REVIEW

A startling sequel, Sorcery in Alpara, is one intense tale. Tesha, in a series of events becomes an outcast even in the eyes of Hattu. Time and again, situations are twisted to make her situation worse. Powerful magic, sorcery, and a coterie of people who want to see her fall make this story a joy to read.  Time and again, I would wonder how much Tesha could take. Masterful characters, a multi-faceted plot that keeps the reader in suspense…a good read indeed.  4 ⭐⭐⭐⭐

 

Priestess of Ishana (Tesha #1) by Judith Starkston

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A curse, a conspiracy and the clash of kingdoms. A defiant priestess confronts her foes, armed only with ingenuity and forbidden magic.

A malignant curse from the Underworld threatens Tesha’s city with fiery devastation. The young priestess of Ishana, goddess of love and war, must overcome this demonic darkness. Charred remains of an enemy of the Hitolian Empire reveal both treason and evil magic. Into this crisis, King Hattu, the younger brother of the Great King, arrives to make offerings to the goddess Ishana, but he conceals his true mission in the city. As a connection sparks between King Hattu and Tesha, the Grand Votary accuses Hattu of murderous sorcery and jails him under penalty of death. Isolated in prison, Hattu’s only hope lies in Tesha to uncover the conspiracy against him. Unfortunately, the Grand Votary is Tesha’s father, a rash, unyielding man, and now her worst enemy. To help Hattu, she must risk destroying her own father.

Step into this exotic world of historical fantasy, with its richly imagined details of the Bronze Age, evocative of the Near East. In a whirlpool of magic, politics, family crisis and love, Tesha pursues justice over the dark forces arrayed against her.

REVIEW

An entertaining tale – historical fiction mixed with magic and sorcery in an alternate Hittite world prior to the Achaean Invasion (Trojan War).  Priestess of Ishana is not only a captivating look at that ancient empire, it is also the story of a young woman and her struggle to serve her goddess while in the middle of an investigation that could see her father and family destroyed. It is a complex plot, a conspiracy of hate and revenge, that had me engaged from the start. Characters that fit the time and place, giving the tale a realism. Even the magical element feels right; the sorcery believable and real, the demons full of power, the invocations full of danger to the user, the goddess a demanding one. It is also a tale of intense emotions, stressful situations. One in which Tesha must find strength she never knew she had, steadfastly clinging to her faith in Ishana in order to come to the truth whatever the outcome. 4 Stars ⭐⭐⭐⭐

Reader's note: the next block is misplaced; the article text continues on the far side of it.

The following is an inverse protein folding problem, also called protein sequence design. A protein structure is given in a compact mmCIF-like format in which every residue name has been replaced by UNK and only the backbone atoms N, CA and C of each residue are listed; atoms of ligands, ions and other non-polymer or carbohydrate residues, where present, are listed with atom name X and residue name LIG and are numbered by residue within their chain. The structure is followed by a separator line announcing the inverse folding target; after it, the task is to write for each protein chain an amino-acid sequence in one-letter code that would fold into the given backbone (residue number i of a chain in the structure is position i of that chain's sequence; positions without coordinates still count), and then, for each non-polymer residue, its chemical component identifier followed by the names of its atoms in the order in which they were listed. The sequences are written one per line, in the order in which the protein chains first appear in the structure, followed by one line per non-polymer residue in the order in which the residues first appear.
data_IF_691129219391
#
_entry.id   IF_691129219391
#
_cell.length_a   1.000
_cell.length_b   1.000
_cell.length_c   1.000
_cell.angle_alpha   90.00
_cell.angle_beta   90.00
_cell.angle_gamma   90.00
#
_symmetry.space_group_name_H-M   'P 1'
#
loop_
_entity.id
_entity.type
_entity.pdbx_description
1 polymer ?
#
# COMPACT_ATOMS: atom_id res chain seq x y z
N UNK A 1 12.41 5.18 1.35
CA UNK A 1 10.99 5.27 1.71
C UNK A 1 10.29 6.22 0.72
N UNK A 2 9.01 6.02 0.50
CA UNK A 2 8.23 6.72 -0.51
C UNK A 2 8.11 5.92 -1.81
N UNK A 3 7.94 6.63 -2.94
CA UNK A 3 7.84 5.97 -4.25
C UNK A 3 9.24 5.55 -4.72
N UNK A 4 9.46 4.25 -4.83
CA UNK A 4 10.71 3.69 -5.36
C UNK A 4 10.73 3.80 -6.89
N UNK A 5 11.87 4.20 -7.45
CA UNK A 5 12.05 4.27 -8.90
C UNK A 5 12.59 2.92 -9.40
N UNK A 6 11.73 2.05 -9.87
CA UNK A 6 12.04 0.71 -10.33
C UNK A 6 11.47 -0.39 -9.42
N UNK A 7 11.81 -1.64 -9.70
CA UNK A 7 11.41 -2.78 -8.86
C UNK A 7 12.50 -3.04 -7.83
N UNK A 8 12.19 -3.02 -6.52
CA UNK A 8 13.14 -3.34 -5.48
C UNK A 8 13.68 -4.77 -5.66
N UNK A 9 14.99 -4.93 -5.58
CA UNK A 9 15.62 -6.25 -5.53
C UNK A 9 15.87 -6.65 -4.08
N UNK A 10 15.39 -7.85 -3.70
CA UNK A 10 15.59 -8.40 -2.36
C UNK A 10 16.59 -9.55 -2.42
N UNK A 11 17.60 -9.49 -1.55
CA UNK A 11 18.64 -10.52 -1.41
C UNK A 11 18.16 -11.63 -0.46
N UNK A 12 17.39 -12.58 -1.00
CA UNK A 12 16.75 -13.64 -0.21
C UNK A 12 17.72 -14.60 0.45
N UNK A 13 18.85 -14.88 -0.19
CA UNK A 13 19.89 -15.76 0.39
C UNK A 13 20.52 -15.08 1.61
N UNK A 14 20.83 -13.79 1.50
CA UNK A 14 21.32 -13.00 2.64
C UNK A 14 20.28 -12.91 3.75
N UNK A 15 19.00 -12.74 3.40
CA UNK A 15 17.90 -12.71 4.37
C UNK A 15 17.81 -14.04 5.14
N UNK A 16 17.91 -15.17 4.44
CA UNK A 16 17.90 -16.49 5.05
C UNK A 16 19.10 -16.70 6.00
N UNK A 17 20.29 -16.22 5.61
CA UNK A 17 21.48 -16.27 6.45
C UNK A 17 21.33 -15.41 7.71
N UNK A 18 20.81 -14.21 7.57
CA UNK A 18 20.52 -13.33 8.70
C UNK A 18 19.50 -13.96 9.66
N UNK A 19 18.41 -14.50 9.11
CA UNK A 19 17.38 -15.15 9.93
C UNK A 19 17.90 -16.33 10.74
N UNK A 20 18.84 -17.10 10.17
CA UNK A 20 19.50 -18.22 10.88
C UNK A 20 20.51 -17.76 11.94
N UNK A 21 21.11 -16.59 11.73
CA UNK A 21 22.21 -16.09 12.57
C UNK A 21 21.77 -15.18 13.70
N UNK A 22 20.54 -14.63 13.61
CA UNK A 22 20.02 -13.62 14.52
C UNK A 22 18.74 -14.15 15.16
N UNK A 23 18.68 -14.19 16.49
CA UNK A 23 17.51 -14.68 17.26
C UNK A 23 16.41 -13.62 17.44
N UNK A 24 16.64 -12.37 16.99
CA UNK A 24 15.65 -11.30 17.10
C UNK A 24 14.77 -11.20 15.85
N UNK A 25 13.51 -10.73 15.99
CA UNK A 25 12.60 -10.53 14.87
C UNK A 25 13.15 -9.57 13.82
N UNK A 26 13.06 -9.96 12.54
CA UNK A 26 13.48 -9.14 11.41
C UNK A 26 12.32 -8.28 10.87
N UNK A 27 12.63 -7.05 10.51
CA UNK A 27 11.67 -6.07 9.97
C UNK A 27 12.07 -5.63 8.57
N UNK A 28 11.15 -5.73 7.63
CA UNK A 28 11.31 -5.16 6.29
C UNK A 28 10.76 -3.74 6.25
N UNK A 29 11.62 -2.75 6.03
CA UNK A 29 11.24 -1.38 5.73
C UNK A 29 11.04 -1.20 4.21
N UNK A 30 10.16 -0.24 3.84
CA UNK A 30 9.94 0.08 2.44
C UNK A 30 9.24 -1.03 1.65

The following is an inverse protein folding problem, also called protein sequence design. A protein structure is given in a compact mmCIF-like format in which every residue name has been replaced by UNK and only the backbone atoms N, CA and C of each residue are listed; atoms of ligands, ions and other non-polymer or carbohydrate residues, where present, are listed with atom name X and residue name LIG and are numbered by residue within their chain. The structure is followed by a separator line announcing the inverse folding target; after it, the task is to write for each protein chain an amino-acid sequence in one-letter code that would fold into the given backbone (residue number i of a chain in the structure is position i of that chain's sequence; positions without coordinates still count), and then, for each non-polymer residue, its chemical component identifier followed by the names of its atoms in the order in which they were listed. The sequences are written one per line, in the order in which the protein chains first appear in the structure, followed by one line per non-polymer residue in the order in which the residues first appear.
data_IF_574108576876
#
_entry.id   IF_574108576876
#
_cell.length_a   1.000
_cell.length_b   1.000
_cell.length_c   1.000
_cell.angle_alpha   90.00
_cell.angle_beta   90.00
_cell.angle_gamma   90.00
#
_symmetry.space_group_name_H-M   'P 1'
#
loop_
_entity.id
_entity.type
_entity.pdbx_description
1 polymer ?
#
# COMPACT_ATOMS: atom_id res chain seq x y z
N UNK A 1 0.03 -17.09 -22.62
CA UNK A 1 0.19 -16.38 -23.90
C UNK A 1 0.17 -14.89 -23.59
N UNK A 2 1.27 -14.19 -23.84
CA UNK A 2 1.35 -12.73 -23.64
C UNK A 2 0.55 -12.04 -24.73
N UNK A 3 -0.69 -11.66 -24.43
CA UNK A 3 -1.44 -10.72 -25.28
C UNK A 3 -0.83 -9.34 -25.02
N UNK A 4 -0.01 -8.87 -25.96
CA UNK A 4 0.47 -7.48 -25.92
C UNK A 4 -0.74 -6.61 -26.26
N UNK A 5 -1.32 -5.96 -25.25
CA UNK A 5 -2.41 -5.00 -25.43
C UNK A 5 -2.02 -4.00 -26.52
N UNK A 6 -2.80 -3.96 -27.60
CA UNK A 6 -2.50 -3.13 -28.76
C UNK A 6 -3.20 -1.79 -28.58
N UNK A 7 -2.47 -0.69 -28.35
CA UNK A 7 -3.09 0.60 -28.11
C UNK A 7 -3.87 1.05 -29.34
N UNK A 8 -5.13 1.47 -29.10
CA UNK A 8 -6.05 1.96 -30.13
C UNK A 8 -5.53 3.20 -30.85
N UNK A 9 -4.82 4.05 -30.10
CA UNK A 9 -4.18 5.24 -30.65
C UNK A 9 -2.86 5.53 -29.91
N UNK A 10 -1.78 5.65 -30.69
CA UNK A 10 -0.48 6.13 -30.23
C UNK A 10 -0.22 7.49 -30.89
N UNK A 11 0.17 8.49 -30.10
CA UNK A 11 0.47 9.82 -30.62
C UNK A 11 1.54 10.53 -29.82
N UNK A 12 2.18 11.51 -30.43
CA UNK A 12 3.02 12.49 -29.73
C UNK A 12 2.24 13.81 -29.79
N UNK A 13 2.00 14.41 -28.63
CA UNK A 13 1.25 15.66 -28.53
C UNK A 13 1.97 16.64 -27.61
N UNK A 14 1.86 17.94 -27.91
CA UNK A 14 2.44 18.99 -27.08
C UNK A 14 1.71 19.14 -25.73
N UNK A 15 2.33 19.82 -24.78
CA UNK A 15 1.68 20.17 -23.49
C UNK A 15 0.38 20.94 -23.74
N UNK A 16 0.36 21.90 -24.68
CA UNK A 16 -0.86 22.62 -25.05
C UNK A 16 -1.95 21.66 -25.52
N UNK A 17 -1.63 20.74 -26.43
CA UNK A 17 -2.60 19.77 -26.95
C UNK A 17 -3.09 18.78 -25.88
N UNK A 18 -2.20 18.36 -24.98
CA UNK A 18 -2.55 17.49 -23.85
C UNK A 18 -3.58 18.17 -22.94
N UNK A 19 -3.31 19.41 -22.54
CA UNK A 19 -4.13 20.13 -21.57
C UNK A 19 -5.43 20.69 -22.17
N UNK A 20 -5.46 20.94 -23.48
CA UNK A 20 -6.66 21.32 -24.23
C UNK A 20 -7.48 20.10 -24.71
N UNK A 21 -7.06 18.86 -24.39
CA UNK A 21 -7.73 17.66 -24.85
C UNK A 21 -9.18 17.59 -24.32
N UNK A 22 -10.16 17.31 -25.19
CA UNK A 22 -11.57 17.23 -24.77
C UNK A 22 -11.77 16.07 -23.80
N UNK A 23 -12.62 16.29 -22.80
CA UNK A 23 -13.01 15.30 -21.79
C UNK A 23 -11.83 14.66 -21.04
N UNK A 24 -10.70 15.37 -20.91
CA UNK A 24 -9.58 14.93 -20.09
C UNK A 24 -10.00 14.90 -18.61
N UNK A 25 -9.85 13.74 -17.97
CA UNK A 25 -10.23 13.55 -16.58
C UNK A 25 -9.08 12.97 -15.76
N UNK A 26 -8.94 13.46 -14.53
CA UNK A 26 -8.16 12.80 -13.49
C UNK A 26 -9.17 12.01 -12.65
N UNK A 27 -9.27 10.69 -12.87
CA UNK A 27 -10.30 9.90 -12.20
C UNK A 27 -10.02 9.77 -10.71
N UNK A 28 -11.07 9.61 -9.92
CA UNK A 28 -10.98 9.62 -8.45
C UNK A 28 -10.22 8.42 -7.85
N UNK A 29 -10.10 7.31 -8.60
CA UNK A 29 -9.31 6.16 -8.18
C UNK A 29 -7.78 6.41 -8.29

Empires of Bronze: Son of Ishtar (Empires of Bronze #1) by Gordon Doherty

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Four sons. One throne. A world on the precipice. 

1315 BC: Tensions soar between the great powers of the Late Bronze Age. The Hittites stand toe-to-toe with Egypt, Assyria and Mycenaean Ahhiyawa, and war seems inevitable. More, the fierce Kaskan tribes – age-old enemies of the Hittites – amass at the northern borders.

When Prince Hattu is born, it should be a rare joyous moment for all the Hittite people. But when the Goddess Ishtar comes to King Mursili in a dream, she warns that the boy is no blessing, telling of a dark future where he will stain Mursili’s throne with blood and bring destruction upon the world.

Thus, Hattu endures a solitary boyhood in the shadow of his siblings, spurned by his father and shunned by the Hittite people. But when the Kaskans invade, Hattu is drawn into the fray. It is a savage journey in which he strives to show his worth and valour. Yet with his every step, the shadow of Ishtar’s prophecy darkens…

REVIEW

Okay, my peeps and fellow readers of Mr. Doherty, we already know the dude can write, but this is the start of a new series…has his heretofore exemplary writing skills carried over? Let’s have a look at the Hoover Book Review checklist – intriguing subject matter/check – characters the reader can embrace/check – a story line with twists and turns/check – obstacles overcome/check – engaging dialogue/check – tense drama/check – descriptions that invite the reader to the very walls of Hattusa…that leave the scent of battle on the pages/check. It’s apparent that the author has ticked all of the boxes which I guess isn’t too much of a surprise. He’s taken on a period, area, and a people not well known, but who were certainly the boss of Asia Minor, and has crafted a wonderful tale of the Hittite world, a tale of overcoming the odds stacked high against success, a tale of two brothers and the growing divide between them…a tale of an empire being tested to the brink of destruction. A well done story that has me looking expectantly for the next one. 5 Stars ⭐⭐⭐⭐⭐